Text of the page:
(c) a secondary body element secured to the bottom of said first body element received within said open-sided recess to close said recess and having a top surface lying within said recess shaped to permit flow from said secondary passage around said primary cannula, said secondary body having a secondary outer cannula projection fitted over said primary cannula,

(d) an axially extending passage in one of the surfaces of one of said cannula extending from said recess to the distal end of said cannulae to connect said secondary passage and the area at the end of said cannulae whereby said secondary passage may be connected to a pressure monitoring device,

(e) a tubular extension affixed to said first body aligned with said main passage for housing a needle penetrator and to be connected to a source of cardioplegic liquid and medication, and an auxiliary connection to said tubular extension also communicating with said main passage to be connected to a subatmospheric source for venting the heart vessel through said cannulae,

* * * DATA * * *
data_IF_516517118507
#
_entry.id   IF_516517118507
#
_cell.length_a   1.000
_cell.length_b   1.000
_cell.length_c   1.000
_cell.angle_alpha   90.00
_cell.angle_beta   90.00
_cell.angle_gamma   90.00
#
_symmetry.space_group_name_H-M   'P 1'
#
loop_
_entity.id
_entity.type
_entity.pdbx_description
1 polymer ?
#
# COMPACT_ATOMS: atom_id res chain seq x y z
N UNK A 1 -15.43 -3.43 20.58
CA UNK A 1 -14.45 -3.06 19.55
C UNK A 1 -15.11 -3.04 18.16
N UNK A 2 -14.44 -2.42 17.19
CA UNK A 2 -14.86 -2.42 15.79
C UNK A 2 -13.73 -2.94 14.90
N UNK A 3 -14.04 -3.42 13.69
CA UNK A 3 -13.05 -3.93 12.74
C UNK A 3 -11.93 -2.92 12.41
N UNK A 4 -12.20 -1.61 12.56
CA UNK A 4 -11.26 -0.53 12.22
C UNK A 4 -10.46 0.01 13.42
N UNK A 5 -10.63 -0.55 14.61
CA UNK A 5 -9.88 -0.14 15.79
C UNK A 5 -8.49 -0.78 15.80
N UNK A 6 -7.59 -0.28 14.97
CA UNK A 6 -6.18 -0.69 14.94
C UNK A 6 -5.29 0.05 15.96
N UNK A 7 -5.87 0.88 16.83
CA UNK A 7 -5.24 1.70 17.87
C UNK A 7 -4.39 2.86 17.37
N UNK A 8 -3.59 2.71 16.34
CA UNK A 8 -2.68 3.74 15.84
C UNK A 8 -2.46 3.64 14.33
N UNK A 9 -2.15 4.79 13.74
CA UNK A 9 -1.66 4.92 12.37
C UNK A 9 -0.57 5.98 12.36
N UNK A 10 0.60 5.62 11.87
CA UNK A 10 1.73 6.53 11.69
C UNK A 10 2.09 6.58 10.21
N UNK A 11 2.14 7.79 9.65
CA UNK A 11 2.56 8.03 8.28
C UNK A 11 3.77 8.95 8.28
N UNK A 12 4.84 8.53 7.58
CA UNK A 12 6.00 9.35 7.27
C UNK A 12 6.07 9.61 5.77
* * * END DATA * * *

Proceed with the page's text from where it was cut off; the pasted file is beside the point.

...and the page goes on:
(f) said cannulae also having transverse registering ports open to the exterior of said cannulae.



Open heart surgergy and the use of extracorporeal circuits in which cannula are inserted into the heart for the infusion of cardioplegia solutions.


In open heart surgery, it is common now to insert cannula into the heart to administer a cooled and medicated solution for a function designated as cardioplegia. There are other functions that are also desirable in connection with this type of operation, namely, aspiration of air from the heart chambers, decompression or venting of the heart and monitoring the pressure within the aorta.

It is an object of the present invention to provide a single cannula which can be utilized for a variety of the above functions and thus simplify the accessories leading from extracorporeal equipment to the heart organ itself. The equipment provided is disposable and packaged in sterile condition for immediate use.

Other objects and features of the invention will be apparent in the following description and claims in which the invention is described and details provided to enable a person skilled in the art to make and use the invention, all in connection with the best mode presently contemplated for the invention.


DRAWINGS accompany the disclosure and the various views thereof may be briefly described as:

FIG. 1, a perspective assembly drawing showing the various elements of the invention.